Although the Supreme Court tried to word Brown to limit it to education, it paved the way for the desegregation of beaches, buses, golf courses, hotels, restaurants, and other public accommodations. Even the Supreme Court became integrated; 13 years after Brown, Marshall was named an associate justice. Now many more blacks have reached the highest levels of government and business; some are chief executives of companies including American Express and Fannie Mae. As Vernon Jordan put it during a recent speech to a group of Howard University School of Law students, “Black people lead companies that wouldn’t have their parents for any but the most menial jobs.”

Brown did improve integration in education. Before 1954, 17 states required segregation in public schools, and four more states allowed it. Now, 50 years after Brown, southern schools are the most integrated in the nation, according to a January 2004 report by the Civil Rights Project at Harvard University. One measure of that integration is the percentage of black students in white majority schools. In the South that percentage grew from zero in 1954 to 43 in 1988, according to the report, slipping to about 30 in 2001.

Many of the gains won under Brown have been eroded by demographic shifts. The movement of whites to the suburbs, changing birth rates, and increasing immigration have combined to isolate blacks in the cities, which has effectively resegregated blacks—and Latinos, the fastest growing minority. In the 2001–2002 school year, the average black attended a school where minorities formed almost 70 percent of the student body, according to the Civil Rights Project. The average Latino’s school comprised 71 percent minorities. In contrast, the average white attended a school were whites composed 79 percent of the student body.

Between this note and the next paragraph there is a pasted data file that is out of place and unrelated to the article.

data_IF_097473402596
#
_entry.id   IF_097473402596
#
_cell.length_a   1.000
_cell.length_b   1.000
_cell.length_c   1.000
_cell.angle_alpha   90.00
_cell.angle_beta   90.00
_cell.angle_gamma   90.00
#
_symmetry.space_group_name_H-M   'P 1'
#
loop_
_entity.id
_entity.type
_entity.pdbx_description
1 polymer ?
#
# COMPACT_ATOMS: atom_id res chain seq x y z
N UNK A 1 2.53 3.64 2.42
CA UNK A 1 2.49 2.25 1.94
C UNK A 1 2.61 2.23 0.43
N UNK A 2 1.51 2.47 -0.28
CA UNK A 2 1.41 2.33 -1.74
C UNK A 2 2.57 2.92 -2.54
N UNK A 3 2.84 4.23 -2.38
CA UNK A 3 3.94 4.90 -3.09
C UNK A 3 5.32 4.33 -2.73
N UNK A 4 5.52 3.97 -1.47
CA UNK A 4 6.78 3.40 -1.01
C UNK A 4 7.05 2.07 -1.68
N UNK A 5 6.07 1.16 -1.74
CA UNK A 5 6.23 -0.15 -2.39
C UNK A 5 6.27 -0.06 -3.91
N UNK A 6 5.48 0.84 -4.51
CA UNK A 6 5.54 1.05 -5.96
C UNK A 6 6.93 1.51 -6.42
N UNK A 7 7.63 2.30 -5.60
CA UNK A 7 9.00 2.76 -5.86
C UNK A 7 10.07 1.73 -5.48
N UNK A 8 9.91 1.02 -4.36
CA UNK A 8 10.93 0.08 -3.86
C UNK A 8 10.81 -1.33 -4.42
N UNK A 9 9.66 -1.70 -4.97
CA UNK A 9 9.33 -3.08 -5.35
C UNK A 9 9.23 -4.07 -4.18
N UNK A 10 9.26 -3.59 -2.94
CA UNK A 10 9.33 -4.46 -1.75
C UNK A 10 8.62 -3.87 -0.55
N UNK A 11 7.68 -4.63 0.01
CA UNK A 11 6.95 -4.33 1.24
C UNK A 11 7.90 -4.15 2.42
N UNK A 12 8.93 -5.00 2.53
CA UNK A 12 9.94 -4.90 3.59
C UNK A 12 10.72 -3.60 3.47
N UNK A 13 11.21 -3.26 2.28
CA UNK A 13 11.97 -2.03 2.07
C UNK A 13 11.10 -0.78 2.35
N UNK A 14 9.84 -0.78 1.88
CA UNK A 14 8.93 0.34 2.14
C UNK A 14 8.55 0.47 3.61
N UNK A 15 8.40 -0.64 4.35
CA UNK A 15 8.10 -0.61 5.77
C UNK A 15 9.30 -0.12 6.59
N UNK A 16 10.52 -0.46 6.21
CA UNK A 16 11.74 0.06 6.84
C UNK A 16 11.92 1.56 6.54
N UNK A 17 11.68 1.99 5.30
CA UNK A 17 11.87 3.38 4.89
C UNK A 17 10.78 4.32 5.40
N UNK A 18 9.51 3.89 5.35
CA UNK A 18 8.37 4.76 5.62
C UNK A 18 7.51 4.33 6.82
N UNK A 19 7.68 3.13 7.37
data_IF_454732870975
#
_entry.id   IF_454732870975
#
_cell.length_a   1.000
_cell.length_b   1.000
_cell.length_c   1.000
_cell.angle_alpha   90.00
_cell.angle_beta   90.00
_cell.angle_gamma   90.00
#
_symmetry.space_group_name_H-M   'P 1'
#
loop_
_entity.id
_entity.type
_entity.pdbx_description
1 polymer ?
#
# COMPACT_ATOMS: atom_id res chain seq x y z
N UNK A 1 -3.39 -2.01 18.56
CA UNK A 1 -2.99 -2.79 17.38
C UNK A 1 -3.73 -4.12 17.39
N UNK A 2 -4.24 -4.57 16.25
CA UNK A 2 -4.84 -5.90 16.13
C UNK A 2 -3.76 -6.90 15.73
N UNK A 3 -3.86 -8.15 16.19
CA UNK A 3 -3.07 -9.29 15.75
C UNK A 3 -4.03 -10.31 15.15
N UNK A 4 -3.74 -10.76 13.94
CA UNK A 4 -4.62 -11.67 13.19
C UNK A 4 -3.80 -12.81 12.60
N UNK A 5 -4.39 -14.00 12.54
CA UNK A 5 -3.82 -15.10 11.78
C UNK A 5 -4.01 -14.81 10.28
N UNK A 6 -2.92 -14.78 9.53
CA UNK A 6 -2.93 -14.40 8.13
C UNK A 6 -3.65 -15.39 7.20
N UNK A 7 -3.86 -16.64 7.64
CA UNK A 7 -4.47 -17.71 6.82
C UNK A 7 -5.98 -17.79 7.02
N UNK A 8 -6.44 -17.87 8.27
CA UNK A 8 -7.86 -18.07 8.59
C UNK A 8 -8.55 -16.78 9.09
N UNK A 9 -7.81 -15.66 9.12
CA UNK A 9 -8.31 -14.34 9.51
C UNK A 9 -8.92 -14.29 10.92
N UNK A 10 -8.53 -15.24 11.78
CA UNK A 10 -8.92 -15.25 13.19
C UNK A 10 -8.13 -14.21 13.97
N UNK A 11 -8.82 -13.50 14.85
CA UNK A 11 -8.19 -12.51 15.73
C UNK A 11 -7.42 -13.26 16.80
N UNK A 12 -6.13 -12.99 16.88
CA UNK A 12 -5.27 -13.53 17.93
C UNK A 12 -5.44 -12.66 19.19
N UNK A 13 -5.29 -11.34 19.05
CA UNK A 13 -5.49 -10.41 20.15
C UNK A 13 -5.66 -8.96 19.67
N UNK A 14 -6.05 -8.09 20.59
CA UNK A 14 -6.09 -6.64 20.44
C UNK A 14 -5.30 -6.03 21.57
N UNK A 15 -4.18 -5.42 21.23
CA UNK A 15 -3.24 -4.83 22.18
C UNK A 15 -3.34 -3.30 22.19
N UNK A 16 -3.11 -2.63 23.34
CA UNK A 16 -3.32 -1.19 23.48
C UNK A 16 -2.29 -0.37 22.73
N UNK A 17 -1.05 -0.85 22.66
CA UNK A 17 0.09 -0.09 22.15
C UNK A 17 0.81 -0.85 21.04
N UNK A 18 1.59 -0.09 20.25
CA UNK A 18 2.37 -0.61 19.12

Several school districts have tried to increase integration by busing students across district lines, from the cities to the suburbs, and vice versa. But those efforts were blocked in 1974 by the Supreme Court decision Milliken v. Bradley.

Jack Greenberg, now a professor at Columbia Law School, does not expect great strides in desegregation anytime soon. Today’s Supreme Court is much more conservative than the one that reversed Plessy. “The movement is not going anywhere in terms of litigation,” he says. “Today’s civil rights lawyers are certainly not going to make new law.” But the cases should be brought anyway, he adds. “We have to hang in there and keep fighting.” 

Looking back, some of the lawyers who fought for Brown are disappointed in how it has played out. Louis Pollak says in retrospect his hopes for Brown were too high. “I think I had what turned out to be the illusion that knocking racial constraints out of the law would somehow usher in a genuine culture of equality. And certainly that has not been the case,” he says.

“It was a decision of enormous liberating consequence, but the problems we face are pretty sober reminders that it isn’t enough to fix up what the constitutional limitations are on governmental discrimination. There’s so much actively that we have to do as a society to create the democracy and the reality that we talk about.”

William Coleman allows that the United States “has made some great progress and done some wonderful things” in terms of race relations since 1954. But Brown did not have the impact he had hoped for, either. “The fact remains that in a democratic society, the color of your skin often makes a difference in how you fare in life. I had hoped that once Brown was decided, that 20 years later, that wouldn’t be so.” Let alone 50 years later.

Freelance writer Joan Indiana Rigdon wrote about promoting better health in the March issue.